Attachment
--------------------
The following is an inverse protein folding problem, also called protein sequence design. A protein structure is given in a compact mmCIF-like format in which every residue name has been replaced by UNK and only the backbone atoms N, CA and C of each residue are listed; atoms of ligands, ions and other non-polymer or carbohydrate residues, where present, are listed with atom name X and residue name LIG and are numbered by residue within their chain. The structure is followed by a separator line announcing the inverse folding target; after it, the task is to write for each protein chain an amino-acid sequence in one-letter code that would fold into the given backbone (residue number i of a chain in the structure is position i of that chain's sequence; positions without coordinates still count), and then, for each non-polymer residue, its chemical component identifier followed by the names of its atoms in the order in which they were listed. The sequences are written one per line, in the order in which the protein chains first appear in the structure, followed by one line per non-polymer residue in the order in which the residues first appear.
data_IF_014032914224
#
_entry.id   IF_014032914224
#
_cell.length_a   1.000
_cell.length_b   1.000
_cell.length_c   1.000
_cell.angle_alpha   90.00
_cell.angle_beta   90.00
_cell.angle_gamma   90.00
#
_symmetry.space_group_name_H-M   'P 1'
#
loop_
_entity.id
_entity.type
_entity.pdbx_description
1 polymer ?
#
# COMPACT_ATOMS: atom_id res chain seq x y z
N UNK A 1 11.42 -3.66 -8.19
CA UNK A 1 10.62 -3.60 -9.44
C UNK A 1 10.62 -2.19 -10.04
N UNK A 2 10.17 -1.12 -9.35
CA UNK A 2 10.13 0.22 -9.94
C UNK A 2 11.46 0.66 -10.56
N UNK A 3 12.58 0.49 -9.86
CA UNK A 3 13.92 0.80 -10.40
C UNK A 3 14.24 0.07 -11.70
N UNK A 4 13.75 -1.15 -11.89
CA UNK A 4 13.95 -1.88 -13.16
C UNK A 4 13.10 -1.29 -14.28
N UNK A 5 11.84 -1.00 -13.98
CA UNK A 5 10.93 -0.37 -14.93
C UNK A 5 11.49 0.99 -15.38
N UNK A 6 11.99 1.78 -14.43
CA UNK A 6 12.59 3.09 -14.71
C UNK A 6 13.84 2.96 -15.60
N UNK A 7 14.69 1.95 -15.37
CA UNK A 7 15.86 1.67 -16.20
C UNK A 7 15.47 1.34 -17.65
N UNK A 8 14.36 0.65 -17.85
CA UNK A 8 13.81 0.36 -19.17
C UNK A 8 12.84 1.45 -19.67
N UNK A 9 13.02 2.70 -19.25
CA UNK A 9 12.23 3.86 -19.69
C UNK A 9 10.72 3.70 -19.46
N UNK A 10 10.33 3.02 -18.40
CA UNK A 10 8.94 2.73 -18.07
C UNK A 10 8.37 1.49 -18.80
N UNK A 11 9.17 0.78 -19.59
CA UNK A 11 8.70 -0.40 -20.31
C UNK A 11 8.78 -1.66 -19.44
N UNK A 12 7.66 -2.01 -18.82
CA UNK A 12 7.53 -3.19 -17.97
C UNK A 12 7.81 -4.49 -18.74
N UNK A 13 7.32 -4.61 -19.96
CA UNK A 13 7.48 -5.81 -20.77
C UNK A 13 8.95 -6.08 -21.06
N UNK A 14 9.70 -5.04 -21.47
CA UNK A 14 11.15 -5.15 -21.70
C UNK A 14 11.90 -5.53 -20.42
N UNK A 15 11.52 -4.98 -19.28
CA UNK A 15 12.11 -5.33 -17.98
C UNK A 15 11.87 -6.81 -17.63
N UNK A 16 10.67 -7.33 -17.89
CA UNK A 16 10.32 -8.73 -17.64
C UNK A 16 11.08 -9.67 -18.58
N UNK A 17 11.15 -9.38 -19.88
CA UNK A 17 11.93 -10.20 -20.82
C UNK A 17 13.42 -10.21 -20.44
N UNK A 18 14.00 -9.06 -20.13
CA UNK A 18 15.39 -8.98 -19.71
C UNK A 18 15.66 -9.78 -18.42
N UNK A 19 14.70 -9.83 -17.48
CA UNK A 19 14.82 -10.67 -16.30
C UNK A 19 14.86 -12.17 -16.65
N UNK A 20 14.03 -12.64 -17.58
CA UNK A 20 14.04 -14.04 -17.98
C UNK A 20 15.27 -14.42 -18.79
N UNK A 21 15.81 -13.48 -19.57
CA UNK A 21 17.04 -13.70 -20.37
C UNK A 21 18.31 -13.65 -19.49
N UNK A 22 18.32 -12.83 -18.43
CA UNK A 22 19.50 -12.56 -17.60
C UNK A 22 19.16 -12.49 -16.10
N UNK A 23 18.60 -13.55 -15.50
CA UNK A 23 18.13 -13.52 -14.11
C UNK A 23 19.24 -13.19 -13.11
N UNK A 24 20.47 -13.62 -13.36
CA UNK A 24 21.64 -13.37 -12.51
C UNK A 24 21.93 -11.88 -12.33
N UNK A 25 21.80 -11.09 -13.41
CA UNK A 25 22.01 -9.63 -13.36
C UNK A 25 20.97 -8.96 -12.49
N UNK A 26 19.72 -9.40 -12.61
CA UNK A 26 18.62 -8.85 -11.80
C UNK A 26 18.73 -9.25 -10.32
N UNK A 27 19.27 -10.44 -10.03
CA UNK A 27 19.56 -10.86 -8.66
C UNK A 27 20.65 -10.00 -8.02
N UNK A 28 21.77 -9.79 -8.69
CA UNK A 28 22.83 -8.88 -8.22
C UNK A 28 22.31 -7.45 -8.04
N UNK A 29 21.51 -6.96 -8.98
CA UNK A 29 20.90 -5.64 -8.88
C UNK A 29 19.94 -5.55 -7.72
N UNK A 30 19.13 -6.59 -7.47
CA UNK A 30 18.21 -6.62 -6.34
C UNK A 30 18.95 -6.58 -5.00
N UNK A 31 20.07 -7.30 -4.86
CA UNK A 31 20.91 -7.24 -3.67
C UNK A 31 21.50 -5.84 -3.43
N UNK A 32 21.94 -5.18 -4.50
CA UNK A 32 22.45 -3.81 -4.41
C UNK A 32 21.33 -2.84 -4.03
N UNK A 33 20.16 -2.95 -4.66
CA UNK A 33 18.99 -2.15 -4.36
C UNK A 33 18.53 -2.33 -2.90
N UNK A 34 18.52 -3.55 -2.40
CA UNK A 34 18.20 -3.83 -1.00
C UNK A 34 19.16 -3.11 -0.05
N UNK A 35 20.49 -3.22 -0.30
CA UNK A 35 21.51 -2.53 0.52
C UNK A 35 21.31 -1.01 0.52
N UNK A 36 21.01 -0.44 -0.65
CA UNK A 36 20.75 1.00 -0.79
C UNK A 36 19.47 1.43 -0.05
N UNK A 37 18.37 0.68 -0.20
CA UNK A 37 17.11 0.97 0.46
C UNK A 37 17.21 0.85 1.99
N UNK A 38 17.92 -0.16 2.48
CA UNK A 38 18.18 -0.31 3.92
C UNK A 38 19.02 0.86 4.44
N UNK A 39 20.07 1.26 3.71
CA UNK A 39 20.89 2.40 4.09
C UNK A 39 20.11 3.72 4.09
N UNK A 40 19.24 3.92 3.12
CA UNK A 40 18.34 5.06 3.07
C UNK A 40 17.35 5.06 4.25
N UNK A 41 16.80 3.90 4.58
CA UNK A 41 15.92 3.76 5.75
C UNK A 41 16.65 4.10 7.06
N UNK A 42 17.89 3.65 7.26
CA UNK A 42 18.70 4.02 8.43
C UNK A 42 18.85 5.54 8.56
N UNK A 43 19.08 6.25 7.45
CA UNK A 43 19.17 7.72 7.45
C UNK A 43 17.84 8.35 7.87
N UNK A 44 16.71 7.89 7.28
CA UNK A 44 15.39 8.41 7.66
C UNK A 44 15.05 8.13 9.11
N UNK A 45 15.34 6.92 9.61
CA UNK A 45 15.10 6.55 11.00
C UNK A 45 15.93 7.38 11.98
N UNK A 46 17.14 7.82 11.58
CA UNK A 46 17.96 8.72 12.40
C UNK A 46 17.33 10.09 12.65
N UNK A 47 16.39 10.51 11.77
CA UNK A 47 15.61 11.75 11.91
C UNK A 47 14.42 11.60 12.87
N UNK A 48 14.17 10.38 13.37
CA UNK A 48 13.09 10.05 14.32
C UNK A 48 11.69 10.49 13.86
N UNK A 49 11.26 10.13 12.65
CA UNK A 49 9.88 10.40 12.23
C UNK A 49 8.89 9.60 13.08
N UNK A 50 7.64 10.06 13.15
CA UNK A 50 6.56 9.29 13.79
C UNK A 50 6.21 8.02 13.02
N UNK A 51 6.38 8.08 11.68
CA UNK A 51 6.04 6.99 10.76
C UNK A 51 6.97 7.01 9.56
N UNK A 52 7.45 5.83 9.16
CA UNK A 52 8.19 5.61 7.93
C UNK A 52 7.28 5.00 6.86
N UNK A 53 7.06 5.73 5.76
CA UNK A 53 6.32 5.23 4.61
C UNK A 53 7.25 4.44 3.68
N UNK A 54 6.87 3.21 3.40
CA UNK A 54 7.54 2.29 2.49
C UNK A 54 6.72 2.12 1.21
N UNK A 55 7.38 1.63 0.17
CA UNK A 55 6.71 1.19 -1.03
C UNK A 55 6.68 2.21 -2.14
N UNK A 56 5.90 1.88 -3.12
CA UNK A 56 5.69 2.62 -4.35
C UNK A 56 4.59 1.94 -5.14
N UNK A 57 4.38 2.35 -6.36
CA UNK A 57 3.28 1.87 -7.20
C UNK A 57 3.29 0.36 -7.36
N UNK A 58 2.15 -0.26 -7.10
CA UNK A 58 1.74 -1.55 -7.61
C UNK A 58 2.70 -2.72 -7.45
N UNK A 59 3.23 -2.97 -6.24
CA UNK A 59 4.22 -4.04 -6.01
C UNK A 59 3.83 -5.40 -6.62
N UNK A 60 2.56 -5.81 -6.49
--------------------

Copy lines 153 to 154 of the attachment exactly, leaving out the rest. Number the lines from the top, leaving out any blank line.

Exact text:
C UNK A 44 15.05 8.13 9.11
N UNK A 45 15.34 6.92 9.61